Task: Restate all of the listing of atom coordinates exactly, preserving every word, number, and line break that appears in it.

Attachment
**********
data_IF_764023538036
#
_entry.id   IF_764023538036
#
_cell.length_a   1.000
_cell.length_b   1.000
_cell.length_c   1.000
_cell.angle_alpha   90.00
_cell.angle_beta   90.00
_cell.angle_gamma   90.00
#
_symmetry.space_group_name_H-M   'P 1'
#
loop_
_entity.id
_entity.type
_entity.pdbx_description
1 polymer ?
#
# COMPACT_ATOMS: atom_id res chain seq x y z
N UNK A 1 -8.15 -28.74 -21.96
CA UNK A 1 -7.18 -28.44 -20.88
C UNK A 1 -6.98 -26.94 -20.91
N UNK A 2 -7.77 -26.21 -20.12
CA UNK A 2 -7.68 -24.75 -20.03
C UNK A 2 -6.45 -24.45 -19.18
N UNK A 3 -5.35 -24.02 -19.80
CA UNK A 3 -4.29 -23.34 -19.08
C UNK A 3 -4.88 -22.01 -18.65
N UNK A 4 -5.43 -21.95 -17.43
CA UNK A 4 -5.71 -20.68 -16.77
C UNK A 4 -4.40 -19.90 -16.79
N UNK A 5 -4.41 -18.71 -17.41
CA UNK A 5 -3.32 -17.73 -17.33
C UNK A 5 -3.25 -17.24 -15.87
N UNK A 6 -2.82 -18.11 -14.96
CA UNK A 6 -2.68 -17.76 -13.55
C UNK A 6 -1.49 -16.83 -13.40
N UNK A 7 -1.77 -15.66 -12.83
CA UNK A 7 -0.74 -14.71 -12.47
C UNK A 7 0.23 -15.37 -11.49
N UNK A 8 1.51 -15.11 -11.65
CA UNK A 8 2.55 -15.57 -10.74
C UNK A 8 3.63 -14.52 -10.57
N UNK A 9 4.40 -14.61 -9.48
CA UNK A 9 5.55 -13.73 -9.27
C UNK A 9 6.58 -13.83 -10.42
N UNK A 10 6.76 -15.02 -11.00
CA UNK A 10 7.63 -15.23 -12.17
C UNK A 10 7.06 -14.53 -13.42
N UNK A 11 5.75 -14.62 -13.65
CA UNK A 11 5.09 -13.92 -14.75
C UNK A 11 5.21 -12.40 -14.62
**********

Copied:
data_IF_764023538036
#
_entry.id   IF_764023538036
#
_cell.length_a   1.000
_cell.length_b   1.000
_cell.length_c   1.000
_cell.angle_alpha   90.00
_cell.angle_beta   90.00
_cell.angle_gamma   90.00
#
_symmetry.space_group_name_H-M   'P 1'
#
loop_
_entity.id
_entity.type
_entity.pdbx_description
1 polymer ?
#
# COMPACT_ATOMS: atom_id res chain seq x y z
N UNK A 1 -8.15 -28.74 -21.96
CA UNK A 1 -7.18 -28.44 -20.88
C UNK A 1 -6.98 -26.94 -20.91
N UNK A 2 -7.77 -26.21 -20.12
CA UNK A 2 -7.68 -24.75 -20.03
C UNK A 2 -6.45 -24.45 -19.18
N UNK A 3 -5.35 -24.02 -19.80
CA UNK A 3 -4.29 -23.34 -19.08
C UNK A 3 -4.88 -22.01 -18.65
N UNK A 4 -5.43 -21.95 -17.43
CA UNK A 4 -5.71 -20.68 -16.77
C UNK A 4 -4.40 -19.90 -16.79
N UNK A 5 -4.41 -18.71 -17.41
CA UNK A 5 -3.32 -17.73 -17.33
C UNK A 5 -3.25 -17.24 -15.87
N UNK A 6 -2.82 -18.11 -14.96
CA UNK A 6 -2.68 -17.76 -13.55
C UNK A 6 -1.49 -16.83 -13.40
N UNK A 7 -1.77 -15.66 -12.83
CA UNK A 7 -0.74 -14.71 -12.47
C UNK A 7 0.23 -15.37 -11.49
N UNK A 8 1.51 -15.11 -11.65
CA UNK A 8 2.55 -15.57 -10.74
C UNK A 8 3.63 -14.52 -10.57
N UNK A 9 4.40 -14.61 -9.48
CA UNK A 9 5.55 -13.73 -9.27
C UNK A 9 6.58 -13.83 -10.42
N UNK A 10 6.76 -15.02 -11.00
CA UNK A 10 7.63 -15.23 -12.17
C UNK A 10 7.06 -14.53 -13.42
N UNK A 11 5.75 -14.62 -13.65
CA UNK A 11 5.09 -13.92 -14.75
C UNK A 11 5.21 -12.40 -14.62